and obvious things and wreak yet more havoc and suffering," he said.

Even those, like the Archbishop of York in England, and Scotland's Catholic
leader, Archbishop Mario Conti, who have given cautious voice to the
proposition that war against Saddam might be necessary, have preferred to do
so in terms of international diplomacy rather than Christian morality.

Yet any study of the "just war" concept suggests precisely the opposite of
what these clerics are saying. The moral case, far from being weak, is
remarkably strong. It was first codified by Thomas Aquinas, who set out what
he considered to be the principles that should govern, not just the onset of
war, but the way it was conducted. Those principles have been refined over
the years, and particularly in the last, war-torn century - but they have
remained surprisingly consistent. Aquinas considered that war should only
take place between enemies of similar size and strength, it should be
launched only when all other options had been explored, and it should meet
five conditions: having just cause, having the proper authority to declare
war, possessing the right intentions, having a reasonable chance of success,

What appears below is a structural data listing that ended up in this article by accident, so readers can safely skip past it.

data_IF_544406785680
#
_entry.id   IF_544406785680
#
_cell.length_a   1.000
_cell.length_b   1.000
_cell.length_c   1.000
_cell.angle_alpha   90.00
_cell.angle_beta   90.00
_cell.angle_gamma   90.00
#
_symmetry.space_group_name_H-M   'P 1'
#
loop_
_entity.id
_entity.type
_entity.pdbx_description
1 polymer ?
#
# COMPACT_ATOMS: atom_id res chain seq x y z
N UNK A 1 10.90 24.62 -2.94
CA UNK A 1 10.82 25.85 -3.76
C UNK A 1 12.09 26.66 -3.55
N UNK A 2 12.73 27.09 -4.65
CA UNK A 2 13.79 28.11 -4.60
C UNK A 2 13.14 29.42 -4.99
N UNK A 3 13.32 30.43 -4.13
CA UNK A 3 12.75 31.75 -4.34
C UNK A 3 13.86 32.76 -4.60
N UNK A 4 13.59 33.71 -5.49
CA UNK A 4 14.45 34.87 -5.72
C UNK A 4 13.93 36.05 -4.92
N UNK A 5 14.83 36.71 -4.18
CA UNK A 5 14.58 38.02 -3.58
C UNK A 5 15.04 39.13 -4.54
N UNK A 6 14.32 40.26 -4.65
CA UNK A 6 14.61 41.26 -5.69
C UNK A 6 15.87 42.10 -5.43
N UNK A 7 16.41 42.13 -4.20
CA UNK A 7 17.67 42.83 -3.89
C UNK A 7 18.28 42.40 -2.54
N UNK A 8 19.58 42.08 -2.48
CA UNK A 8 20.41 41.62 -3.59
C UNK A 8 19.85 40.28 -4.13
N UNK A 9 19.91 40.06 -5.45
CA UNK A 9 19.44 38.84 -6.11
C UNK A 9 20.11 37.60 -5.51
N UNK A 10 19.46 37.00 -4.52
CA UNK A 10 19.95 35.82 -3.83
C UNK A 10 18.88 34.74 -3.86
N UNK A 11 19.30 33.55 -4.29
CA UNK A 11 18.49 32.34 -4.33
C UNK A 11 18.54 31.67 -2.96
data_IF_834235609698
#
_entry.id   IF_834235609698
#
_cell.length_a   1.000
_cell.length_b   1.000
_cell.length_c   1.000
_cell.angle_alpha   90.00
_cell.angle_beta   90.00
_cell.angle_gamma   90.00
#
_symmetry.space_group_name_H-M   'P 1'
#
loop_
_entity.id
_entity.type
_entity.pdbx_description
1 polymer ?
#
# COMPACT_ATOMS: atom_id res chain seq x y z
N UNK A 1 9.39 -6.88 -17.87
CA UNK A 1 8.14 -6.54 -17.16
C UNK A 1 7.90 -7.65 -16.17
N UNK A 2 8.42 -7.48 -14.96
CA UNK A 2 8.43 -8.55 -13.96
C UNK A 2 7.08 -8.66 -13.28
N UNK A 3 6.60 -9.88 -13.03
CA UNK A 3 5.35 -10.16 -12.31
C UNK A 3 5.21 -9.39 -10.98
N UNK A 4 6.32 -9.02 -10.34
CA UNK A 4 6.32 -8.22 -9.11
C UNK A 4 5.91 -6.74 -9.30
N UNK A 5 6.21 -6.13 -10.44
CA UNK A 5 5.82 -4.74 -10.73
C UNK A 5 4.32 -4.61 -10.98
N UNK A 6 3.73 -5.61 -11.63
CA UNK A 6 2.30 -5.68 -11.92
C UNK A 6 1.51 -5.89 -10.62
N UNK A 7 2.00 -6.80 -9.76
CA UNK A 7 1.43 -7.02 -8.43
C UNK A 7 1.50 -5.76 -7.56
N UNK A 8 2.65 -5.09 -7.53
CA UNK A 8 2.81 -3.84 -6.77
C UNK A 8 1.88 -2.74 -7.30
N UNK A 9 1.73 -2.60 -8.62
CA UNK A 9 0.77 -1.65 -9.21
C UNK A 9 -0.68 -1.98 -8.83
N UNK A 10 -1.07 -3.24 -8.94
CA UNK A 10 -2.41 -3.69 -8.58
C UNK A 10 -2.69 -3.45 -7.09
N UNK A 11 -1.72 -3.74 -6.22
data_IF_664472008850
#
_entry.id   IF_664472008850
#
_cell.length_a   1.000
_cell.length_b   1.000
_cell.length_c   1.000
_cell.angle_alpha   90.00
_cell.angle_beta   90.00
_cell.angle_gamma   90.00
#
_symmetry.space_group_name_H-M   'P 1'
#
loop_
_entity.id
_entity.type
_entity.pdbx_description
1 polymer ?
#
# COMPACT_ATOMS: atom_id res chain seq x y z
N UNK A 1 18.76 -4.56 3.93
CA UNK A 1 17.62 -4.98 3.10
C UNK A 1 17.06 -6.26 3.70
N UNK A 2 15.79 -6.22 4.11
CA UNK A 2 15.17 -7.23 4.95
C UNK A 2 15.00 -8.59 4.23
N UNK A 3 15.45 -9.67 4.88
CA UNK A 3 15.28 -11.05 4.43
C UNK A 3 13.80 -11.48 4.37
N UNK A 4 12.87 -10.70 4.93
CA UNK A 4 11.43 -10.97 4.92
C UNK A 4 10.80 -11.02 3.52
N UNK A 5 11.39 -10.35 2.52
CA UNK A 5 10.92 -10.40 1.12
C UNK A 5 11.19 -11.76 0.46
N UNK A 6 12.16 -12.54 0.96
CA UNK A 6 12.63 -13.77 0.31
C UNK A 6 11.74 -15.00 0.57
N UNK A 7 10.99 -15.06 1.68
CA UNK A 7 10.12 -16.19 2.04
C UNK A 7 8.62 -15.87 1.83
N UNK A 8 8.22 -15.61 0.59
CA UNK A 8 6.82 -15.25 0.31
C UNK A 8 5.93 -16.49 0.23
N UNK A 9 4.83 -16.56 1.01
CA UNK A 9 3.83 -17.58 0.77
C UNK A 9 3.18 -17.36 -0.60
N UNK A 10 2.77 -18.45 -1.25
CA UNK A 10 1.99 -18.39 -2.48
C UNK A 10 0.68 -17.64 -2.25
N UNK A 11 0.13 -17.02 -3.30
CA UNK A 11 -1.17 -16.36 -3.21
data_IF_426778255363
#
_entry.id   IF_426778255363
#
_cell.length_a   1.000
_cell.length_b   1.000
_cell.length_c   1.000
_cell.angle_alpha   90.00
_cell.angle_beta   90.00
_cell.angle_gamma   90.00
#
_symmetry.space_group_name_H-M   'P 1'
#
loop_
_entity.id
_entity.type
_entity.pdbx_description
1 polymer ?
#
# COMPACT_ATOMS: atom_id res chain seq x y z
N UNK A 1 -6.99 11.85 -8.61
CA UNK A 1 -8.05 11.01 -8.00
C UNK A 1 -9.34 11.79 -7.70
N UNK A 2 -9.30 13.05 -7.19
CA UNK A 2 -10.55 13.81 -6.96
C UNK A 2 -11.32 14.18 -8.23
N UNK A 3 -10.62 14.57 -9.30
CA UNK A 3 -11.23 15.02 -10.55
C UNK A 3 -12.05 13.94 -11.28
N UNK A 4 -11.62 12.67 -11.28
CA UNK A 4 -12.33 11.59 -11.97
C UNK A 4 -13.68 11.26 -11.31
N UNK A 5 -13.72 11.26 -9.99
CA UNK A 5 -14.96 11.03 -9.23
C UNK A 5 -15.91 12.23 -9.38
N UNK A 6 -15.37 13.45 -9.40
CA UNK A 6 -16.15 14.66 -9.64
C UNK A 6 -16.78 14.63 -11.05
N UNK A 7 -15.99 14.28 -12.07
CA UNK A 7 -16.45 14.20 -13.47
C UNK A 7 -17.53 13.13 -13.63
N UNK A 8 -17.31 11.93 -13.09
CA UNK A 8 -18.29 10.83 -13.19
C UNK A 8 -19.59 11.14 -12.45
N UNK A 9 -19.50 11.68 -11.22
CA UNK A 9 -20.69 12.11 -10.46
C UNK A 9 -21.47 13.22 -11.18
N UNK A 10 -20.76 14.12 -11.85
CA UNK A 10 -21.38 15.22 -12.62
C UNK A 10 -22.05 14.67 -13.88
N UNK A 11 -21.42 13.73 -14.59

and ensuring that the means used were proportional to the ends contemplated.

All of these, bar the very first, would seem to be met by the present
situation, always assuming that the United States is ready to use the
minimum force necessary to overthrow Saddam and put his weapons beyond use.
That, of course, is a very large assumption, but let us accept it for the
time being and consider whether a just war can ever take place between two
states who are not of similar size and strength. The resources of America
and its allies are vast compared to those of Iraq - there is no real
comparison. On this basis alone, it might be said, the just war argument
fails. Yet what the events of the 20th century demonstrated was that the
relative size of the combatants was less important than the enormity of the
threat they posed. Britain went to war not just because Germany was a
comparable enemy but because it threatened the very existence of other
nations. When Churchill spoke of the need for "Victory, victory, at all
costs victory," he added: "for without victory there is no survival." No
one, in retrospect, could argue that Britain's war against Germany was
anything other than just.

Both George Bush and Tony Blair would make similar claims for their action
against Saddam. They would say that Iraq poses huge, if unquantified threats
to the free world. Many later interpreters of Aquinas and his "just war"
offer support for that argument. The consensus has been that, while
initiating a war is almost always wrong, it can be legitimate if an enemy is
clearly contemplating acts of aggression, and the intentions of those
resisting it are honourable. Indeed, the philosopher Immanuel Kant argued
that "good intentions" would always justify a war if those intentions could
be clearly demonstrated. I have not, admittedly, heard President Bush